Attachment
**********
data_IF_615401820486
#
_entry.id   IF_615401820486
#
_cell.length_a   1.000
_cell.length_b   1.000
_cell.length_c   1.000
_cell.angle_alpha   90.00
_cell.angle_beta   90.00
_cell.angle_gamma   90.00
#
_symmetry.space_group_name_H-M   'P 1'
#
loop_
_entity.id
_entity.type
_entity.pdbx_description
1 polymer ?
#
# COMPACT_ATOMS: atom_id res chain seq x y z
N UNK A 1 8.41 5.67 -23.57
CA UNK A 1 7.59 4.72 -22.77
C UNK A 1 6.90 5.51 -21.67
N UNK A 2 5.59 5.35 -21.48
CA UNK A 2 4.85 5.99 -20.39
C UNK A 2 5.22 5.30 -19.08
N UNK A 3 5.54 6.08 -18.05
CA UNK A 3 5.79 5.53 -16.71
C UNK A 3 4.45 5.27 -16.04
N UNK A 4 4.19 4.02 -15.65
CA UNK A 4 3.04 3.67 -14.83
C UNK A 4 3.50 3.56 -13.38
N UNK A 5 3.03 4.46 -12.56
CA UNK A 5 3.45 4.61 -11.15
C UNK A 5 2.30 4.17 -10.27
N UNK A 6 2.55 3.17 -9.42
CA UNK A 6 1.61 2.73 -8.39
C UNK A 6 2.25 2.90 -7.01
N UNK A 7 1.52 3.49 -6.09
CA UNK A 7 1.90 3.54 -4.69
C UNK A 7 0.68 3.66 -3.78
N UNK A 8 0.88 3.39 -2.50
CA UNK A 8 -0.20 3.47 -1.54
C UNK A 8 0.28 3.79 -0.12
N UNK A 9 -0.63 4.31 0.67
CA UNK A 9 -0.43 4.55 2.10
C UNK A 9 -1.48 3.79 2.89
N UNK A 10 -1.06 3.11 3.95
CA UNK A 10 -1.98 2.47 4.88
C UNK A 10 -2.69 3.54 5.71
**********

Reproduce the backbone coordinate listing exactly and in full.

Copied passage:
data_IF_615401820486
#
_entry.id   IF_615401820486
#
_cell.length_a   1.000
_cell.length_b   1.000
_cell.length_c   1.000
_cell.angle_alpha   90.00
_cell.angle_beta   90.00
_cell.angle_gamma   90.00
#
_symmetry.space_group_name_H-M   'P 1'
#
loop_
_entity.id
_entity.type
_entity.pdbx_description
1 polymer ?
#
# COMPACT_ATOMS: atom_id res chain seq x y z
N UNK A 1 8.41 5.67 -23.57
CA UNK A 1 7.59 4.72 -22.77
C UNK A 1 6.90 5.51 -21.67
N UNK A 2 5.59 5.35 -21.48
CA UNK A 2 4.85 5.99 -20.39
C UNK A 2 5.22 5.30 -19.08
N UNK A 3 5.54 6.08 -18.05
CA UNK A 3 5.79 5.53 -16.71
C UNK A 3 4.45 5.27 -16.04
N UNK A 4 4.19 4.02 -15.65
CA UNK A 4 3.04 3.67 -14.83
C UNK A 4 3.50 3.56 -13.38
N UNK A 5 3.03 4.46 -12.56
CA UNK A 5 3.45 4.61 -11.15
C UNK A 5 2.30 4.17 -10.27
N UNK A 6 2.55 3.17 -9.42
CA UNK A 6 1.61 2.73 -8.39
C UNK A 6 2.25 2.90 -7.01
N UNK A 7 1.52 3.49 -6.09
CA UNK A 7 1.90 3.54 -4.69
C UNK A 7 0.68 3.66 -3.78
N UNK A 8 0.88 3.39 -2.50
CA UNK A 8 -0.20 3.47 -1.54
C UNK A 8 0.28 3.79 -0.12
N UNK A 9 -0.63 4.31 0.67
CA UNK A 9 -0.43 4.55 2.10
C UNK A 9 -1.48 3.79 2.89
N UNK A 10 -1.06 3.11 3.95
CA UNK A 10 -1.98 2.47 4.88
C UNK A 10 -2.69 3.54 5.71